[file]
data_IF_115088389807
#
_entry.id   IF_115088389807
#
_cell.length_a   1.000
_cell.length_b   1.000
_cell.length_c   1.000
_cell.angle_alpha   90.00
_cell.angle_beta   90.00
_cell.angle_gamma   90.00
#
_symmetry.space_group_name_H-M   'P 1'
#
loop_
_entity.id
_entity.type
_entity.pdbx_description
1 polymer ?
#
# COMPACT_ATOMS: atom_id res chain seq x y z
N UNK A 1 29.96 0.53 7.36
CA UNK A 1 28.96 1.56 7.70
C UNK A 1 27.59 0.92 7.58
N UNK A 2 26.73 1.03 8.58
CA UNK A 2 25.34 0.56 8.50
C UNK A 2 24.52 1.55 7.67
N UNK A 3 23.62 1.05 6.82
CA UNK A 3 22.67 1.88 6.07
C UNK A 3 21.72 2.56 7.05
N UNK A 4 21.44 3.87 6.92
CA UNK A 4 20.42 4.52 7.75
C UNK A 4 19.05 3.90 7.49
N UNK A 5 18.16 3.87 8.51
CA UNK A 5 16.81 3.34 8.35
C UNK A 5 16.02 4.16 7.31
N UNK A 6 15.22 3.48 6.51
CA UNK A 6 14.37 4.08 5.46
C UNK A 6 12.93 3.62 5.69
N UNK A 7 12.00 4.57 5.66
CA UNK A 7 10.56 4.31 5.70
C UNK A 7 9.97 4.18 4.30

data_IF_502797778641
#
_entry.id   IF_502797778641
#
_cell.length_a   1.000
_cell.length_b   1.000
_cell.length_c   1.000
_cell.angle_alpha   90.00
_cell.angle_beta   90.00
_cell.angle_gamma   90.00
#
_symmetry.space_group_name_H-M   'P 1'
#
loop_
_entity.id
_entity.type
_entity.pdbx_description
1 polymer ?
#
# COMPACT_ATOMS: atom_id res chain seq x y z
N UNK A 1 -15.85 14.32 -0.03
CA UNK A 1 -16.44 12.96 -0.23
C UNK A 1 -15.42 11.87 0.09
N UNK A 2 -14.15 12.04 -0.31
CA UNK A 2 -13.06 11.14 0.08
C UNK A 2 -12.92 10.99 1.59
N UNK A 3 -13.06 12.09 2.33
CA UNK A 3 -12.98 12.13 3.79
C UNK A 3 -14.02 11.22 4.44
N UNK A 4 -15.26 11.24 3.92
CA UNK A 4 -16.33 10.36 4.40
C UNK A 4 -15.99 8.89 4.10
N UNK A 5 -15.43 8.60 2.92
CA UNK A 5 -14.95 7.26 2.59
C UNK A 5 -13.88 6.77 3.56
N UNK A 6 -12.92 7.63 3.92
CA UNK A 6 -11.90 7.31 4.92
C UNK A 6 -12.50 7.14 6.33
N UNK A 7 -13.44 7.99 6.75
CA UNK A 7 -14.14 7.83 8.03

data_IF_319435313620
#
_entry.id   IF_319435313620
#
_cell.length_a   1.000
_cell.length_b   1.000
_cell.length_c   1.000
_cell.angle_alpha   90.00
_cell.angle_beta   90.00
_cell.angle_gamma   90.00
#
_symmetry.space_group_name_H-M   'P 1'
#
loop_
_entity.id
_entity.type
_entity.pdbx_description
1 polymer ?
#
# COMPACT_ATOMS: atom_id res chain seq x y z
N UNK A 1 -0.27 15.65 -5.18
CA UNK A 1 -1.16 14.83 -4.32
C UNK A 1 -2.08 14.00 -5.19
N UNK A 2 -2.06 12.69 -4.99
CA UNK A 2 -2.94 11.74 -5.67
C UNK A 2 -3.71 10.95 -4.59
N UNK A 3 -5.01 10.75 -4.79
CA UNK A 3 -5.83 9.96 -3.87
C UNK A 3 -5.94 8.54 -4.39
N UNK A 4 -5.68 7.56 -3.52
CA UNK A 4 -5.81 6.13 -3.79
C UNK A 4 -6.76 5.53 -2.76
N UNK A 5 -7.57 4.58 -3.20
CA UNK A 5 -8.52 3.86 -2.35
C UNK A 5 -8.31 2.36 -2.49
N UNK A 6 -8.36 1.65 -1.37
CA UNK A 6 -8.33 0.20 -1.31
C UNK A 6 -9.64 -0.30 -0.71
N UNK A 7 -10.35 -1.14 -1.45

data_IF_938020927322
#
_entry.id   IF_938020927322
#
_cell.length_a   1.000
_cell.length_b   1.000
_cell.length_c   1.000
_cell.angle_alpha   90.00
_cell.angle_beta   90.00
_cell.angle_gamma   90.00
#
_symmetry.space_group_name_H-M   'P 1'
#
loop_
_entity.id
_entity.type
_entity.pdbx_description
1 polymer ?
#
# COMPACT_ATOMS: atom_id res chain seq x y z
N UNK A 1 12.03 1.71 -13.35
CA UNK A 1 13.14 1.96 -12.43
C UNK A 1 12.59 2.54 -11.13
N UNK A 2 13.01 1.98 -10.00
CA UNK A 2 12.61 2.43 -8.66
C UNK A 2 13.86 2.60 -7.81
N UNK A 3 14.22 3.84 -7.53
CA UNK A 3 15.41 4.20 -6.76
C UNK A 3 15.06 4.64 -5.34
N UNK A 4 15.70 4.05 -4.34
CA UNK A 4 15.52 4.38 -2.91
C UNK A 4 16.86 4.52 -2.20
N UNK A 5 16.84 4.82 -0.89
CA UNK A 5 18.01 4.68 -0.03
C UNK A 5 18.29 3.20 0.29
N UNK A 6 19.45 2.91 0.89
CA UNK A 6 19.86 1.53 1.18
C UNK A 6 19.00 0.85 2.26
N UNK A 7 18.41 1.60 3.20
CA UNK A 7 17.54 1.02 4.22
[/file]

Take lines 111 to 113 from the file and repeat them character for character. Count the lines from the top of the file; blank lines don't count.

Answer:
N UNK A 4 -5.68 7.56 -3.52
CA UNK A 4 -5.81 6.13 -3.79
C UNK A 4 -6.76 5.53 -2.76